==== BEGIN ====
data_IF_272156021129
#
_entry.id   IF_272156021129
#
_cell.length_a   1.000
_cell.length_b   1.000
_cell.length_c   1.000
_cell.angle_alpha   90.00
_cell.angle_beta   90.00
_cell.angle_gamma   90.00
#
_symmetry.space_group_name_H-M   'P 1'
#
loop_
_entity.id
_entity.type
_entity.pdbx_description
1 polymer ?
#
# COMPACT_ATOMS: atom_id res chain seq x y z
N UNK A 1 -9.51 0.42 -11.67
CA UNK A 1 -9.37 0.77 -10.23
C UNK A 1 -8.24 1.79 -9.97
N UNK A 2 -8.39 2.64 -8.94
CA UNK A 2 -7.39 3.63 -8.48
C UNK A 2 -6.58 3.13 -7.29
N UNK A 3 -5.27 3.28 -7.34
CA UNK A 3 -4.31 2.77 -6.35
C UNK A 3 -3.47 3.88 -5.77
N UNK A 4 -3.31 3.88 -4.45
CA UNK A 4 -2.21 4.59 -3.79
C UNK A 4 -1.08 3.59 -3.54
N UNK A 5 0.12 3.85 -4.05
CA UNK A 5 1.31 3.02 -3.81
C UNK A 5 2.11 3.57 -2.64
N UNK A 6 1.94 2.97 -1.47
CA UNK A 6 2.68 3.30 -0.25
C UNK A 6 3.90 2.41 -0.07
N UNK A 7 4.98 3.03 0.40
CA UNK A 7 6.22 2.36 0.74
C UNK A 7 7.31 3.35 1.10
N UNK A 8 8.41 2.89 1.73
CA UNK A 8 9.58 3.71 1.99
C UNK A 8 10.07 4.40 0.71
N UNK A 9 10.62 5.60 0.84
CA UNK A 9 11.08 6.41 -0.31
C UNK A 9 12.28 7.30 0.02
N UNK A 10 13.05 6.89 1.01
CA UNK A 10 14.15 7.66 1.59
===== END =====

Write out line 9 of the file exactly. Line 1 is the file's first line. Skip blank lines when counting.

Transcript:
_cell.angle_beta   90.00